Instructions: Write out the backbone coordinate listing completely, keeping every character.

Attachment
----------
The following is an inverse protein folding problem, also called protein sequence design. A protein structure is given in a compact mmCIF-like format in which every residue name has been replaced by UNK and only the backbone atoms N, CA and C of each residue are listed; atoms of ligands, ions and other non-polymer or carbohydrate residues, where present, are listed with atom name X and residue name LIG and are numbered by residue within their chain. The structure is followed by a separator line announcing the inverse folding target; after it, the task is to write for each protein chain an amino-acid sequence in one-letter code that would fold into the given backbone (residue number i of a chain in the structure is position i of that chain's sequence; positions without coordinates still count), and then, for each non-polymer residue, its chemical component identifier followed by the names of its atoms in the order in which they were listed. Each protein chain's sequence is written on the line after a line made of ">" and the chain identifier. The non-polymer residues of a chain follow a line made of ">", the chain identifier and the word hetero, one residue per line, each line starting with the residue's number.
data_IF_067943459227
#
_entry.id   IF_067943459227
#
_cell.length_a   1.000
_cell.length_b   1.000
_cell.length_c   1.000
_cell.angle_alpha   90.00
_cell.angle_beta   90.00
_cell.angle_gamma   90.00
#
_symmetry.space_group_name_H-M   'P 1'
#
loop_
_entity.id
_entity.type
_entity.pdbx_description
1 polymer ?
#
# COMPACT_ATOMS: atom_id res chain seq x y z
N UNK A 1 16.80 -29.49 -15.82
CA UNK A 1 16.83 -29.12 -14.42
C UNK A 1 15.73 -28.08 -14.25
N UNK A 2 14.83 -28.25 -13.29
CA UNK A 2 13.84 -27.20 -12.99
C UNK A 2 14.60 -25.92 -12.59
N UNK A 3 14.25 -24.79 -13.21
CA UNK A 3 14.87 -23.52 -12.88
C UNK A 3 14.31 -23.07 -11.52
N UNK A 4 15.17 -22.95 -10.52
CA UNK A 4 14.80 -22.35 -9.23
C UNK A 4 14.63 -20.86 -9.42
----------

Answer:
The following is an inverse protein folding problem, also called protein sequence design. A protein structure is given in a compact mmCIF-like format in which every residue name has been replaced by UNK and only the backbone atoms N, CA and C of each residue are listed; atoms of ligands, ions and other non-polymer or carbohydrate residues, where present, are listed with atom name X and residue name LIG and are numbered by residue within their chain. The structure is followed by a separator line announcing the inverse folding target; after it, the task is to write for each protein chain an amino-acid sequence in one-letter code that would fold into the given backbone (residue number i of a chain in the structure is position i of that chain's sequence; positions without coordinates still count), and then, for each non-polymer residue, its chemical component identifier followed by the names of its atoms in the order in which they were listed. Each protein chain's sequence is written on the line after a line made of ">" and the chain identifier. The non-polymer residues of a chain follow a line made of ">", the chain identifier and the word hetero, one residue per line, each line starting with the residue's number.
data_IF_067943459227
#
_entry.id   IF_067943459227
#
_cell.length_a   1.000
_cell.length_b   1.000
_cell.length_c   1.000
_cell.angle_alpha   90.00
_cell.angle_beta   90.00
_cell.angle_gamma   90.00
#
_symmetry.space_group_name_H-M   'P 1'
#
loop_
_entity.id
_entity.type
_entity.pdbx_description
1 polymer ?
#
# COMPACT_ATOMS: atom_id res chain seq x y z
N UNK A 1 16.80 -29.49 -15.82
CA UNK A 1 16.83 -29.12 -14.42
C UNK A 1 15.73 -28.08 -14.25
N UNK A 2 14.83 -28.25 -13.29
CA UNK A 2 13.84 -27.20 -12.99
C UNK A 2 14.60 -25.92 -12.59
N UNK A 3 14.25 -24.79 -13.21
CA UNK A 3 14.87 -23.52 -12.88
C UNK A 3 14.31 -23.07 -11.52
N UNK A 4 15.17 -22.95 -10.52
CA UNK A 4 14.80 -22.35 -9.23
C UNK A 4 14.63 -20.86 -9.42